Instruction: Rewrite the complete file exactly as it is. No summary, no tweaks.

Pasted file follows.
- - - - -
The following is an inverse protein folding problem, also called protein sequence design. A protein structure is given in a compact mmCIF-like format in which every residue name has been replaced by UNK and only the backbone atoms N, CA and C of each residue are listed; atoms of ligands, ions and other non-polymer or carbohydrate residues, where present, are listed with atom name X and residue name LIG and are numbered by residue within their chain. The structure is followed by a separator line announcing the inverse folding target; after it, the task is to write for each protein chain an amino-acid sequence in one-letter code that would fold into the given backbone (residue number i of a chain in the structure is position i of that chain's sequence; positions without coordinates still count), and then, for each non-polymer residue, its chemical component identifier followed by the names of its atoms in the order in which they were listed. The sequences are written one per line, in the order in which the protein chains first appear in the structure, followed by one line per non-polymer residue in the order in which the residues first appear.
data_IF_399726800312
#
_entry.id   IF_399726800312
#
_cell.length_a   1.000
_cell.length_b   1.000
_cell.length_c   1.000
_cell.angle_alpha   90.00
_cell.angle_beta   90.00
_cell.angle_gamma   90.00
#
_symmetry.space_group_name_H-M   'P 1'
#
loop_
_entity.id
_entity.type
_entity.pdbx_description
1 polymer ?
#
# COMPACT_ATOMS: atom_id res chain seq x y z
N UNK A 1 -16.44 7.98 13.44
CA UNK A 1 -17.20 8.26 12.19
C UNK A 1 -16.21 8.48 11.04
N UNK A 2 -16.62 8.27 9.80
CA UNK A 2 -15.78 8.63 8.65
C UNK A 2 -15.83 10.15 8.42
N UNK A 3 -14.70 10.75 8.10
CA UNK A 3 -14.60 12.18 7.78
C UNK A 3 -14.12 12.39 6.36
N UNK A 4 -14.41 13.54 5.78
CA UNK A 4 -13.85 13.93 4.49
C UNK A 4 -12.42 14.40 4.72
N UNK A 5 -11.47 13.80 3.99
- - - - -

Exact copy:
The following is an inverse protein folding problem, also called protein sequence design. A protein structure is given in a compact mmCIF-like format in which every residue name has been replaced by UNK and only the backbone atoms N, CA and C of each residue are listed; atoms of ligands, ions and other non-polymer or carbohydrate residues, where present, are listed with atom name X and residue name LIG and are numbered by residue within their chain. The structure is followed by a separator line announcing the inverse folding target; after it, the task is to write for each protein chain an amino-acid sequence in one-letter code that would fold into the given backbone (residue number i of a chain in the structure is position i of that chain's sequence; positions without coordinates still count), and then, for each non-polymer residue, its chemical component identifier followed by the names of its atoms in the order in which they were listed. The sequences are written one per line, in the order in which the protein chains first appear in the structure, followed by one line per non-polymer residue in the order in which the residues first appear.
data_IF_399726800312
#
_entry.id   IF_399726800312
#
_cell.length_a   1.000
_cell.length_b   1.000
_cell.length_c   1.000
_cell.angle_alpha   90.00
_cell.angle_beta   90.00
_cell.angle_gamma   90.00
#
_symmetry.space_group_name_H-M   'P 1'
#
loop_
_entity.id
_entity.type
_entity.pdbx_description
1 polymer ?
#
# COMPACT_ATOMS: atom_id res chain seq x y z
N UNK A 1 -16.44 7.98 13.44
CA UNK A 1 -17.20 8.26 12.19
C UNK A 1 -16.21 8.48 11.04
N UNK A 2 -16.62 8.27 9.80
CA UNK A 2 -15.78 8.63 8.65
C UNK A 2 -15.83 10.15 8.42
N UNK A 3 -14.70 10.75 8.10
CA UNK A 3 -14.60 12.18 7.78
C UNK A 3 -14.12 12.39 6.36
N UNK A 4 -14.41 13.54 5.78
CA UNK A 4 -13.85 13.93 4.49
C UNK A 4 -12.42 14.40 4.72
N UNK A 5 -11.47 13.80 3.99